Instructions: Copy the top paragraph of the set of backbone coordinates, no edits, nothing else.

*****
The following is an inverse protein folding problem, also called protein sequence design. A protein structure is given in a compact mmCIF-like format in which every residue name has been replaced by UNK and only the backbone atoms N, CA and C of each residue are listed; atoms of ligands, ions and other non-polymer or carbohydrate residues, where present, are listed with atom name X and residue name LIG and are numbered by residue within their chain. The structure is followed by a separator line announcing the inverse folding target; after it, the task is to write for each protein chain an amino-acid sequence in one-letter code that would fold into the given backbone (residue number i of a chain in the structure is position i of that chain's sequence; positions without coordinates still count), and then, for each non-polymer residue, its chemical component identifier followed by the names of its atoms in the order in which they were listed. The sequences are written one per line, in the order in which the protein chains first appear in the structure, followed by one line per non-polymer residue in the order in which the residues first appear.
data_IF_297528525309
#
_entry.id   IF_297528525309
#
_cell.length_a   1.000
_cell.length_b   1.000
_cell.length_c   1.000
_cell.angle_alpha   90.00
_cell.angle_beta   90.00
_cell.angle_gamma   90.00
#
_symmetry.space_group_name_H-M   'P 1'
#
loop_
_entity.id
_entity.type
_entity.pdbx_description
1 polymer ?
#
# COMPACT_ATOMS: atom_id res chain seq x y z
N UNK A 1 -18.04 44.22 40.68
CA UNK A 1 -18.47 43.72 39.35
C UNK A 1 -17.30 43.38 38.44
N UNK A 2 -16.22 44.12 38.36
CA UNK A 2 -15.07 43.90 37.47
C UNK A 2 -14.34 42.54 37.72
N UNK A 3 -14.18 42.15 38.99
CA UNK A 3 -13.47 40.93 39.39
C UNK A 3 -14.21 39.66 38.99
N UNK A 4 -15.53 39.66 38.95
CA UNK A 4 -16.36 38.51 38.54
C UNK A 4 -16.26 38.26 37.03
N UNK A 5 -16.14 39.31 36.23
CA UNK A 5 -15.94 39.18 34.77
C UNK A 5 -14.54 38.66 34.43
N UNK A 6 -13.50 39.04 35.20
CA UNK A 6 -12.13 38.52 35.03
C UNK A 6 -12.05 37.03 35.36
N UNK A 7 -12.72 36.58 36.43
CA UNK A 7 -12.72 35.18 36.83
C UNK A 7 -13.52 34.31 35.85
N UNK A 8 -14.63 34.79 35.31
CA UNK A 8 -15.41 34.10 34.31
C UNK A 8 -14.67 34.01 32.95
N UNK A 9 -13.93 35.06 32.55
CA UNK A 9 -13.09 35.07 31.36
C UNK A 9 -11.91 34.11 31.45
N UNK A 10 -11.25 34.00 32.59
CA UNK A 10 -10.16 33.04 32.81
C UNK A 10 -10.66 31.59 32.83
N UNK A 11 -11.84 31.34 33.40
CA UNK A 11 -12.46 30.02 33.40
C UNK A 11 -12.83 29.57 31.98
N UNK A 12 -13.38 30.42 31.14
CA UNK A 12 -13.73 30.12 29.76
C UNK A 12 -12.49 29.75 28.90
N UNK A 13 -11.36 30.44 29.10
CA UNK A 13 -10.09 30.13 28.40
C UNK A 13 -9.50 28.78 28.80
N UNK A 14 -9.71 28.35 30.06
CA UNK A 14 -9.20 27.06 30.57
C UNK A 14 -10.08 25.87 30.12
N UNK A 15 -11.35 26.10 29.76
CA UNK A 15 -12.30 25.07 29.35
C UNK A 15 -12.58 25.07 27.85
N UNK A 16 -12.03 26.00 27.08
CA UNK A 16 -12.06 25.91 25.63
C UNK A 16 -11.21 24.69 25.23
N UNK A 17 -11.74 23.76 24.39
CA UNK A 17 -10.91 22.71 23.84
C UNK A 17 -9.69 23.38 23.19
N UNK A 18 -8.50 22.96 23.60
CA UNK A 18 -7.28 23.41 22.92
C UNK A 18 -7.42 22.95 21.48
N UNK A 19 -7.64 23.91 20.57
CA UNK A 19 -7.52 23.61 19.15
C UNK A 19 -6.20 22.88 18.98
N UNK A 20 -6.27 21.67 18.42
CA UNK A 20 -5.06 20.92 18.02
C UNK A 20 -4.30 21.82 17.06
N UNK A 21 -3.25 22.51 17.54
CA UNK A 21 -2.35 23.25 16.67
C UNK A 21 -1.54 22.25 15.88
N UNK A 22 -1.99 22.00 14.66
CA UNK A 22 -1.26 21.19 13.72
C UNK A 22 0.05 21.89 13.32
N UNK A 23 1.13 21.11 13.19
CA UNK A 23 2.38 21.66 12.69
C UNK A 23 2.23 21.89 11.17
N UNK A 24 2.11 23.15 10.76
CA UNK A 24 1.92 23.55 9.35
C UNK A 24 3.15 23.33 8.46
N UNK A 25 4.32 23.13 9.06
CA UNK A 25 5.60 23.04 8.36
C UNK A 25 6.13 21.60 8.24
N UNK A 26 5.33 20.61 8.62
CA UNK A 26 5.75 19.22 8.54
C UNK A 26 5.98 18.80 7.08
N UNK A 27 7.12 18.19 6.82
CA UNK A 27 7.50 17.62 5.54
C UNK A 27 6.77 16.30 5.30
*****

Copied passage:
The following is an inverse protein folding problem, also called protein sequence design. A protein structure is given in a compact mmCIF-like format in which every residue name has been replaced by UNK and only the backbone atoms N, CA and C of each residue are listed; atoms of ligands, ions and other non-polymer or carbohydrate residues, where present, are listed with atom name X and residue name LIG and are numbered by residue within their chain. The structure is followed by a separator line announcing the inverse folding target; after it, the task is to write for each protein chain an amino-acid sequence in one-letter code that would fold into the given backbone (residue number i of a chain in the structure is position i of that chain's sequence; positions without coordinates still count), and then, for each non-polymer residue, its chemical component identifier followed by the names of its atoms in the order in which they were listed. The sequences are written one per line, in the order in which the protein chains first appear in the structure, followed by one line per non-polymer residue in the order in which the residues first appear.